Love of God

I wrote a couple of posts not long ago on the love of God with special regard to the concepts of heaven and hell.

Here is what, perhaps, could be another angle on that reflection by Rob Des Cotes of Imago Dei. It can be found here.

There are no boundaries to the love of God. What seem to be regions where there is no love of God are the projections of our passions. This is the tragedy of hell that makes the real hell, hellish. Hell is real but the conviction that there is no love of God there is not.

After all, does Jesus not say, “Love your enemies”? A god who loves only those who love him in return and hates those who reject him is the god of the pagan religions – a god that must be cajoled and appeased. That is not the Lord God of Abraham, Isaac, and Jacob. The God and Father of our Lord Jesus Christ does not just love (verb). He IS love (noun).


The Lord said to me (Hosea), “Go, show your love to your wife again, though she is loved by another man and is an adulteress. Love her as the Lord loves the Israelites.    Hosea 3:1

There is a story that comes from Wycliffe’s translation work in translating the Bible into the Hdi language, a dialect found only in Cameroon, Africa.  As the story goes, the translators were having trouble finding an appropriate word to communicate the idea of God’s “unconditional love.”  Verbs in the Hdi language always end with either an “i,” “a” or “u” and they already knew two Hdi words for love: “dvi” and “dva.”

The translators got together with a group of men who spoke Hdi to learn the nuances of these words.  They asked the men “could you ‘dvi’ your wife?” “Yes,” they said, “that would mean that her husband loved her once, but not anymore.”  So yes, it was certainly possible to ‘dvi’ your wife.  But though it might apply to some marriages in the tribe they knew this word would not help communicate God’s love for us.

Then they asked “could a man ‘dva’ his wife?”  “Yes,” they said, “that kind of love would depend largely on the wife’s actions, on what she did or didn’t do that made them love her.”  Again, though this was a type of love these people understood, the word ‘dva’ would not be appropriate to express God’s love for us.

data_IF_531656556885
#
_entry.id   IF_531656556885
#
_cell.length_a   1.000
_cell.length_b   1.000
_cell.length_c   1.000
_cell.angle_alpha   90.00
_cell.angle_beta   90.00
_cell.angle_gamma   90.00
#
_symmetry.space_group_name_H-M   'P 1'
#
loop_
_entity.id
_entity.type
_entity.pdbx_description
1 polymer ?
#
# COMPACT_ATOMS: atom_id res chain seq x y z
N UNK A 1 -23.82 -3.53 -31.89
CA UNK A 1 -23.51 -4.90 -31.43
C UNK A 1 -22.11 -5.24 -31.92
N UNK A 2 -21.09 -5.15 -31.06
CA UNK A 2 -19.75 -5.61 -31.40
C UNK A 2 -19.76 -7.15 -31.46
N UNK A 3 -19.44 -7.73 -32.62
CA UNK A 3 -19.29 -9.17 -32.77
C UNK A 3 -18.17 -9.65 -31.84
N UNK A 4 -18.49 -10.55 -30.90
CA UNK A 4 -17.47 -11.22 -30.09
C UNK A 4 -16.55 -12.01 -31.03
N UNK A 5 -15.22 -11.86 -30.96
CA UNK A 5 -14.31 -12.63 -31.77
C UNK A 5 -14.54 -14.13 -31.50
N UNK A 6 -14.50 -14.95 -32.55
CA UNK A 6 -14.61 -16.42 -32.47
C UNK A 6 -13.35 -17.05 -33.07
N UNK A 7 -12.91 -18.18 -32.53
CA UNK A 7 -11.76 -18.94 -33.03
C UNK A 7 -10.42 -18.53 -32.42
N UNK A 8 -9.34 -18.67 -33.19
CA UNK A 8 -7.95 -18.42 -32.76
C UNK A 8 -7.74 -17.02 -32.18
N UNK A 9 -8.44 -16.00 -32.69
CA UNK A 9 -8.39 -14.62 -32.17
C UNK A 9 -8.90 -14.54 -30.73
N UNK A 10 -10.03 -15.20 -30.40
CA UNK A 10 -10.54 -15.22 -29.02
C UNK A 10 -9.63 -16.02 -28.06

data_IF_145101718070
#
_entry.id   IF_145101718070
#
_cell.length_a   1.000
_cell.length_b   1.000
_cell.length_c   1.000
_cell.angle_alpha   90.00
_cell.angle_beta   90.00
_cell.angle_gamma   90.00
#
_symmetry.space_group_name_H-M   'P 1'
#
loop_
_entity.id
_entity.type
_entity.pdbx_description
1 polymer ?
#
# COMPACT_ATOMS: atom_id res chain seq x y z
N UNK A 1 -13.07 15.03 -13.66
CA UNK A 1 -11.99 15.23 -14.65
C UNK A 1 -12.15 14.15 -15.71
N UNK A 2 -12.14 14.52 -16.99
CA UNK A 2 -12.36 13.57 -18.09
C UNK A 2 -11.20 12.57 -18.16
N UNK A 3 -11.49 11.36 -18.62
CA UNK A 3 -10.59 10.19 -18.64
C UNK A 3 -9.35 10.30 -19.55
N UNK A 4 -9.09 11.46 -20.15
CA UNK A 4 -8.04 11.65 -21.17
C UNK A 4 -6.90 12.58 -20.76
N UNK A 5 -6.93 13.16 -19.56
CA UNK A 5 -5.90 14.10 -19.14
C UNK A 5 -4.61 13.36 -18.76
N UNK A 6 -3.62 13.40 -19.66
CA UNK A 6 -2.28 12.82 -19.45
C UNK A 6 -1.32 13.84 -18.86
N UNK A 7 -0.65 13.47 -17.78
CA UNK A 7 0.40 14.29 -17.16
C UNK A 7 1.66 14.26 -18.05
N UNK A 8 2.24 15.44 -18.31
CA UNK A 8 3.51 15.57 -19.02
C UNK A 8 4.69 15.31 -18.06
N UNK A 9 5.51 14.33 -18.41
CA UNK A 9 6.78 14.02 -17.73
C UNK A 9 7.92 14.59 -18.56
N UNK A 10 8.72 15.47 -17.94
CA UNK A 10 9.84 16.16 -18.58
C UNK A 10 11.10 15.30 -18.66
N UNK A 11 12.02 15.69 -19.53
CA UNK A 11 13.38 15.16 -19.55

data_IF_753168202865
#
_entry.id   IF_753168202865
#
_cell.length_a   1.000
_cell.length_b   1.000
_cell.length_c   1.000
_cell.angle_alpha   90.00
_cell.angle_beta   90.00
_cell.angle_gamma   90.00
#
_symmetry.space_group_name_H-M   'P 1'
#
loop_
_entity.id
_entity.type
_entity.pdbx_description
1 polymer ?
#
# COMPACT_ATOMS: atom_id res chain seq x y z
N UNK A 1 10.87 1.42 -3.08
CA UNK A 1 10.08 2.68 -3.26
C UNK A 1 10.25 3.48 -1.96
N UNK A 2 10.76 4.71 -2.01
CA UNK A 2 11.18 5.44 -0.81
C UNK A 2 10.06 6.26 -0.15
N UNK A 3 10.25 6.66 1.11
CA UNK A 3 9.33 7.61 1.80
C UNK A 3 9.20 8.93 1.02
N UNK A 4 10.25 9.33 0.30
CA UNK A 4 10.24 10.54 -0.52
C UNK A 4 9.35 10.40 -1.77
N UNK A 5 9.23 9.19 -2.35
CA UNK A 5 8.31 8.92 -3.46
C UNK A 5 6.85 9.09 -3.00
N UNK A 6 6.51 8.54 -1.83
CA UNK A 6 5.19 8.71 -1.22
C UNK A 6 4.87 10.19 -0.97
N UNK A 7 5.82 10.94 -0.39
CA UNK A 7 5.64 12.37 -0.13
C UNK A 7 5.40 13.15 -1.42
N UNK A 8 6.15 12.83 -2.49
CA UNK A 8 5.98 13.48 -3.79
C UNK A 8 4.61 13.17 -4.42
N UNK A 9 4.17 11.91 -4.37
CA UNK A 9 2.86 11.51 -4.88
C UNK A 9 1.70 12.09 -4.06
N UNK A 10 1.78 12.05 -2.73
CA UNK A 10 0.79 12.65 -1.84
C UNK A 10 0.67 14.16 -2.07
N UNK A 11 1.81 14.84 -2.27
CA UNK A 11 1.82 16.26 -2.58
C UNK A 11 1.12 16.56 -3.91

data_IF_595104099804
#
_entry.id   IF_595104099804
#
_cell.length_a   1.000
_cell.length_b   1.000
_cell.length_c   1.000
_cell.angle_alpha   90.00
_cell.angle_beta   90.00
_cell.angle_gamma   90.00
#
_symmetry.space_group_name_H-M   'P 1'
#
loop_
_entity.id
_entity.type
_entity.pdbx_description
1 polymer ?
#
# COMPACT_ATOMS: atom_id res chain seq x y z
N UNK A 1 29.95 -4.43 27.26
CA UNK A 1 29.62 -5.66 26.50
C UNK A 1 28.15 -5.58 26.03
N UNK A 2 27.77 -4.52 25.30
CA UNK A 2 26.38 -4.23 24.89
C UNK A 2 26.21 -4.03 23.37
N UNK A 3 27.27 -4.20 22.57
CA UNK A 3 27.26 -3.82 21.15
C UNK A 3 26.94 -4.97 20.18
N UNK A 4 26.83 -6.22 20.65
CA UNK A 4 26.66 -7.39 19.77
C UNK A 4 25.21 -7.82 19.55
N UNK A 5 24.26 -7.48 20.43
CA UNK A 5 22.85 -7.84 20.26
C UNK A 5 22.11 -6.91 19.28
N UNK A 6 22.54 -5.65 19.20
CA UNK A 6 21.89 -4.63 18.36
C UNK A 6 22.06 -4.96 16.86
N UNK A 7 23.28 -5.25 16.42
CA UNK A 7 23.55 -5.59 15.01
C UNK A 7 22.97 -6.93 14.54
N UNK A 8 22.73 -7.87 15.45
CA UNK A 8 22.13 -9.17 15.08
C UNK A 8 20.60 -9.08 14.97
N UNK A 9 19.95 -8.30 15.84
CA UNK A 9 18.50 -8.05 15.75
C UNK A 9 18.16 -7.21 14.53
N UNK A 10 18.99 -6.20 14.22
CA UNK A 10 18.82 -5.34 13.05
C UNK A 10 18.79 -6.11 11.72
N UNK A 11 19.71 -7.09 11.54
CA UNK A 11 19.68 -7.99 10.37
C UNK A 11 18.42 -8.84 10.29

Then they asked, “Could you ‘dvu’ your wife?”  Everyone laughed at this.  “Of course not,” they said, “if you love your wife that way, you would have to keep loving her no matter what she did—even if she never made you meals, or even went to live with another man.  No, we would never say ‘dvu.’  It just doesn’t happen.”

The translators sat quietly for a moment and then asked the men “but could God ‘dvu’ His people?” After several minutes they noticed tears coming down some of the faces.  The men finally responded, “Do you know what this would mean?  This would mean that God would keep loving us over and over again even if we continued to reject Him and kept on sinning.”  The translators had found their word.

By changing one simple letter—the vowel at the end of a word—the meaning of love changed from “I love you because of what you do and who you are to me,” to “I love you because of who I am.”  Such is our gospel.  It speaks of a love so amazing, so divine, that it brings tears to our eyes to even consider it.

Rob Des Cotes


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